|Since no one needed the PR, |
she gave the office a revamp
In the next village there lived the most charming and charismatic inventor you could ever hope to meet. He also had to catch the bus to visit the local ironmonger, who he had commissioned to make some more phalangees, a critical component in his latest invention.
Well, it must have been fate, for on that day, these two jovial people just happened to sit next to each other. Both of them being out-going types, in possession of exceptional social skills, they soon fell into a happy rapport. In no time at all the earnest inventor was telling the curious journalist all about phalangees and their properties in an extraordinarily level of detail. The journalist had all the time in the world to listen to the long list of features that each permutation of phalangees delivered; indeed he was gripped. Having both missed their stops, they were now walking companionably back into the village together and the journalist used his psychic skills to ascertain the unique business benefits that phalangee-based engineering could deliver to his readers.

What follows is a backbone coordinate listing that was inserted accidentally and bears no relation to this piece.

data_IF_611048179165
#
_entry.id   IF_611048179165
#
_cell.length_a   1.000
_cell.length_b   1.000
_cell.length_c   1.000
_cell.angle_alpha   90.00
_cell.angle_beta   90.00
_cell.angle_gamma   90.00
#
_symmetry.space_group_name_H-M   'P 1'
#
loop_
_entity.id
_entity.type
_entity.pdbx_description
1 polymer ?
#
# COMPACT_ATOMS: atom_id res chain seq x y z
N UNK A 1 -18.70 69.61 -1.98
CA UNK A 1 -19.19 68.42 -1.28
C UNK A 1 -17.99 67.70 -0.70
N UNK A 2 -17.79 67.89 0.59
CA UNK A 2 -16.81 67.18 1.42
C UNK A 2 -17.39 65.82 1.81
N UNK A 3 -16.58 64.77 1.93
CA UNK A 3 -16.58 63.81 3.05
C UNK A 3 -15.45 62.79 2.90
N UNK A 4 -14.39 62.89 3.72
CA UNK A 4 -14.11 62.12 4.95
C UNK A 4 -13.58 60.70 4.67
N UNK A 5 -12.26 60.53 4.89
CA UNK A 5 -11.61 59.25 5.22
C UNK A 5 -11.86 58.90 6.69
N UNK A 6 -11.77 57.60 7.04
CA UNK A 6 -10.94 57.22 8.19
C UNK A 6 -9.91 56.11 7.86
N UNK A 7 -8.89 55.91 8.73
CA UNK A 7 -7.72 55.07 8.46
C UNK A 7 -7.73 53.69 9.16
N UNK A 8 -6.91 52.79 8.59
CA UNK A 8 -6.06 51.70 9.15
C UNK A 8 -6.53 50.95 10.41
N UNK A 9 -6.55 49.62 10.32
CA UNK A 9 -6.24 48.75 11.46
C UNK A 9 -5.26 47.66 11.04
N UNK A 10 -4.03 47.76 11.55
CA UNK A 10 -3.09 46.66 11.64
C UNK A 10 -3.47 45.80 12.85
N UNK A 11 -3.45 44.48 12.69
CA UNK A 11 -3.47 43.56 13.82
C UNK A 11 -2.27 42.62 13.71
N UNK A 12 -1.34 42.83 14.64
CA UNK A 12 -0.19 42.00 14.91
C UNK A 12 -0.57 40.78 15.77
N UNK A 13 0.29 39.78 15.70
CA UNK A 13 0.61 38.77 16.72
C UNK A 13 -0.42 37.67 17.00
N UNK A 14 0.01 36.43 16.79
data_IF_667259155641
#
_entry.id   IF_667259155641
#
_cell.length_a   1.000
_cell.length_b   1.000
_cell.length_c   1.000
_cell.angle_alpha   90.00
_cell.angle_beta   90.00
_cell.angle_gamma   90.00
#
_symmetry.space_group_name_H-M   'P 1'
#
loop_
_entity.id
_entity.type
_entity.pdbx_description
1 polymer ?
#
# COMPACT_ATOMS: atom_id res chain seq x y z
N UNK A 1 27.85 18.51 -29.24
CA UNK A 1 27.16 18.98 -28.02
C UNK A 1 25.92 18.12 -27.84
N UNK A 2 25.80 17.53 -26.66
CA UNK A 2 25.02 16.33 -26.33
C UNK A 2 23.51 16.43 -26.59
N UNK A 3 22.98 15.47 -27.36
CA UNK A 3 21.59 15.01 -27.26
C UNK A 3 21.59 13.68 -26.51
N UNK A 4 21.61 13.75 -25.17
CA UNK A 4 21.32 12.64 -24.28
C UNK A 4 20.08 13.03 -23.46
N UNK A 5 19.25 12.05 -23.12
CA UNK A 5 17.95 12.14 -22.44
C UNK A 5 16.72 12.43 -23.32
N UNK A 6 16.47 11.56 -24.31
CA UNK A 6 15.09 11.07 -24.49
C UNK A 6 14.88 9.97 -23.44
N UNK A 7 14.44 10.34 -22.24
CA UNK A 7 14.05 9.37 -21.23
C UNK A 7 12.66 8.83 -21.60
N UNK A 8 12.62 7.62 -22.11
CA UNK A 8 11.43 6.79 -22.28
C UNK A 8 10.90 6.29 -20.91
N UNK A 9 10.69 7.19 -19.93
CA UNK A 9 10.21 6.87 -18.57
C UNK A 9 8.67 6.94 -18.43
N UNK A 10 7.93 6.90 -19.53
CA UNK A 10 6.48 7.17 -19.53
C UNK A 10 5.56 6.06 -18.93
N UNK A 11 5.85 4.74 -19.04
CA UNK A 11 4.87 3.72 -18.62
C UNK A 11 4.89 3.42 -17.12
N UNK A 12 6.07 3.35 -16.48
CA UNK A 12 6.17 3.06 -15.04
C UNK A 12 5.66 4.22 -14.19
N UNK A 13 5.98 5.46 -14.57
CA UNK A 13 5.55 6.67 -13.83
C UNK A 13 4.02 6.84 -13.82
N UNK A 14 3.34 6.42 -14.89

Well, the inventor was somewhat overcome and demurred, “I say old chap that’s terribly decent of you, but do you think you might wait a while before you write anything as I now realise I'm not quite geared up for discovery just yet?”
The journalist nodded solemnly, and true to his word the story was published quite some time later, once the inventor had taken his suit to the cleaners, decided on his company logo and got the phalangee-based product range to stop blowing up.
Yeah, like that happens all the time!
If it did there might be no need for PRs to help companies articulate their offering in a coherent way that delivered compelling copy to the media. But it very rarely does and and making it so is sometimes a thankless task. But the second most stressful career?
All jobs have a level of stress associated with them and in PR I think we might secretly like it, it's nice to be needed.